தாய்லாந்தில் கற்பமாய் இருக்கும் பெண்கள் தொடர்ந்து பள்ளியில் படிக்க அரசு ஊக்கம்
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Controversial draft law on pregnant students being allowed maternal leave, later study draws concern
BANGKOK: -- A draft law that intends to give pregnant students the legal right to take maternal leave and continue their studies after giving birth, is now attracting much controversy.
While a survey on www.ilaw.or.th showed most respondents supported the draft law, prominent child-rights activist Wallop Tangkananurak said he was concerned the legislation would indirectly endorse school-age pregnancies.
"I agree that schools should not fire students just for being pregnant. However, having a clear law on the issue may indirectly convince youth that it is okay to get pregnant during their school years," Wallop said in www.gotoknow.org.
He said he planned to raise the issue at the National Children Protection Committee meeting soon. He explained that although it was good to give youth more freedom, it could be better to rely on subtle measures.
Public Health Minister Jurin Laksanawisit said there was much discussion about Article 12 in the draft, over whether directors of educational institutions with pregnant female students should allow the women to continue studying during their pregnancy and after giving birth.
Jurin said many prominent public health officers worried the law would encourage teen pregnancy. Others said it would open the way for pregnant students to have both maternal leave and continue their studies after giving birth, instead of losing their positions.
Jurin said he was not sure that firing pregnant students was beneficial - their numbers had not decreased during the past few years.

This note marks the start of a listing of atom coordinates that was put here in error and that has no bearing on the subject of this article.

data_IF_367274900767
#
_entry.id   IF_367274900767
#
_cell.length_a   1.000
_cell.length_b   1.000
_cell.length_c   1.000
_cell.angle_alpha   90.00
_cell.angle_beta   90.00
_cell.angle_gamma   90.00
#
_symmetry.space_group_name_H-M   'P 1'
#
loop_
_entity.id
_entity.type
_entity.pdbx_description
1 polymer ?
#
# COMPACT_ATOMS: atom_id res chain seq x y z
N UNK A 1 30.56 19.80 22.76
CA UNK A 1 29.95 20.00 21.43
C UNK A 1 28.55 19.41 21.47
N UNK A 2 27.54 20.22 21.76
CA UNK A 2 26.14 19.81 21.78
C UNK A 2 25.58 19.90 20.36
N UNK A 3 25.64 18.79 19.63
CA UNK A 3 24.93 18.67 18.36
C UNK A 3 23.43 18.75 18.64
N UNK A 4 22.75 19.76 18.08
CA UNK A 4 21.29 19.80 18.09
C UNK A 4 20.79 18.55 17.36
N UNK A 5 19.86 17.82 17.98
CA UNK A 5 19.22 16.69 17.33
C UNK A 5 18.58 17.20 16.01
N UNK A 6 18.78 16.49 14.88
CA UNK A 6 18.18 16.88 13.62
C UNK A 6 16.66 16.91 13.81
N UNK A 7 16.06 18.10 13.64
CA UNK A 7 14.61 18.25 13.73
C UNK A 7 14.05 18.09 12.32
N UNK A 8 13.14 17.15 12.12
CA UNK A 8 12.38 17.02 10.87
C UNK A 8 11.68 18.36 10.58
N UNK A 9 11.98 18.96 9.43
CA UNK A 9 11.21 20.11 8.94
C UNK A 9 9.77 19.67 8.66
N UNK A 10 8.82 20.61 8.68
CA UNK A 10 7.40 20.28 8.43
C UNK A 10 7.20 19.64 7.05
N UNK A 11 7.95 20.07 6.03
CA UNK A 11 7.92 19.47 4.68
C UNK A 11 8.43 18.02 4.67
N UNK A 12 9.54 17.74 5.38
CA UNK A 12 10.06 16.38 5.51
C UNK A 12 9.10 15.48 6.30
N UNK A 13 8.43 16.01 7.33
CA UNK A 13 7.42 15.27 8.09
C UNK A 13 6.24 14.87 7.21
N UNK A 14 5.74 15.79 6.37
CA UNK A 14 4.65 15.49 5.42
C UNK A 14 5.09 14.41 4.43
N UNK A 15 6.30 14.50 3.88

The Department of Health records showed that each year in Thailand, 10,000 students under 15 years of age become pregnant. Of 800,000 women who get pregnant annually, 20 per cent are under 20 years.
Reproductive Health Division chief Dr Kittipong Saejeng, secretary of a subcommittee to develop reproductive health law and regulation, said the subcommittee would organise a meeting to revise this draft. After that the subcommittee would hold public hearings for two months before making submissions to the National Reproductive Health Committee, chaired by the Public Health Minister, and then to Cabinet.
Jurin said the law would protect people's reproductive health rights. It would also cover the medical services of all state and private medical units and oblige them to provide consultation and reproductive health services.
The law will not allow any individual or organisation to block maternal leave, will encourage breastfeeding and safeguard against sexual harassment.
He said it would encourage support for pregnant women, those with unwanted pregnancies and those who were not in a position to take care of their kids.
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